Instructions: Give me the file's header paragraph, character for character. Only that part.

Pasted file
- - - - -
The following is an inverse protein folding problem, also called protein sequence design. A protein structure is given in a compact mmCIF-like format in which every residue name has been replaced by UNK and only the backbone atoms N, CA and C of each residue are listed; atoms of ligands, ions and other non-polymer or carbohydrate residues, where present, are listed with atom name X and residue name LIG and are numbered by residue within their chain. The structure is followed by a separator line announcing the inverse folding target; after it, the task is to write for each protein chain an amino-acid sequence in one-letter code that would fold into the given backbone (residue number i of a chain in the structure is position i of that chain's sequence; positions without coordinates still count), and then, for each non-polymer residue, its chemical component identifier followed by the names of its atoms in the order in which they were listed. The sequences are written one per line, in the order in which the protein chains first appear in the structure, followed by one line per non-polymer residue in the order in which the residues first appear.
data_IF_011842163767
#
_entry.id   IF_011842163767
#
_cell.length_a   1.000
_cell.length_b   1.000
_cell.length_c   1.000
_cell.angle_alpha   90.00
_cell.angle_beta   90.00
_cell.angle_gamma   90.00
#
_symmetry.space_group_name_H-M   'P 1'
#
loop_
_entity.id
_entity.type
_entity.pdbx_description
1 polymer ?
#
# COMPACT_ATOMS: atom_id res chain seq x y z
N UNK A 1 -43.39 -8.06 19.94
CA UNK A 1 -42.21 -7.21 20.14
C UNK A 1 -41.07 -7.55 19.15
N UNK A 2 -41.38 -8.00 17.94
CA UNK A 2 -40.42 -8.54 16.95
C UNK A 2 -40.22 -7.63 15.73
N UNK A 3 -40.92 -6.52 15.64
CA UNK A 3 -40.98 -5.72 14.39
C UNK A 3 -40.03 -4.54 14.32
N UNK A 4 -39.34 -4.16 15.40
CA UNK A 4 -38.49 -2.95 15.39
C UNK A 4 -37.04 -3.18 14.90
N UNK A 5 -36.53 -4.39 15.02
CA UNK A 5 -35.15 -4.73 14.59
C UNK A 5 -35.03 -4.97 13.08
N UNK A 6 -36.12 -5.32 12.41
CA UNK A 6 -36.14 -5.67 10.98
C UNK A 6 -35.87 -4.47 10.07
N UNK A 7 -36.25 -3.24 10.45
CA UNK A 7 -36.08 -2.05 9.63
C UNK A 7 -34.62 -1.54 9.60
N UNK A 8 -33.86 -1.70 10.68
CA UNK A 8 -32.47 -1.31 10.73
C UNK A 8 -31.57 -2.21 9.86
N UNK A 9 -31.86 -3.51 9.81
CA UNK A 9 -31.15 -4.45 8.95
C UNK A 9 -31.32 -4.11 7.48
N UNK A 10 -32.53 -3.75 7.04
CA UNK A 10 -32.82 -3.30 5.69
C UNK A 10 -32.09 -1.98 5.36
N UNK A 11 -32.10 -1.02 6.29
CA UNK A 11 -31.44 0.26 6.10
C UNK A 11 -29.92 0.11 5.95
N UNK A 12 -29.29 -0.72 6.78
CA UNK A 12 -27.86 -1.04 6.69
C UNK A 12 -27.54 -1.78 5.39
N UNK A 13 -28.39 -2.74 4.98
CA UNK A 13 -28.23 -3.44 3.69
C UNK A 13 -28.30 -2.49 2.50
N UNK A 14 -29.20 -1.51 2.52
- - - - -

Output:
The following is an inverse protein folding problem, also called protein sequence design. A protein structure is given in a compact mmCIF-like format in which every residue name has been replaced by UNK and only the backbone atoms N, CA and C of each residue are listed; atoms of ligands, ions and other non-polymer or carbohydrate residues, where present, are listed with atom name X and residue name LIG and are numbered by residue within their chain. The structure is followed by a separator line announcing the inverse folding target; after it, the task is to write for each protein chain an amino-acid sequence in one-letter code that would fold into the given backbone (residue number i of a chain in the structure is position i of that chain's sequence; positions without coordinates still count), and then, for each non-polymer residue, its chemical component identifier followed by the names of its atoms in the order in which they were listed. The sequences are written one per line, in the order in which the protein chains first appear in the structure, followed by one line per non-polymer residue in the order in which the residues first appear.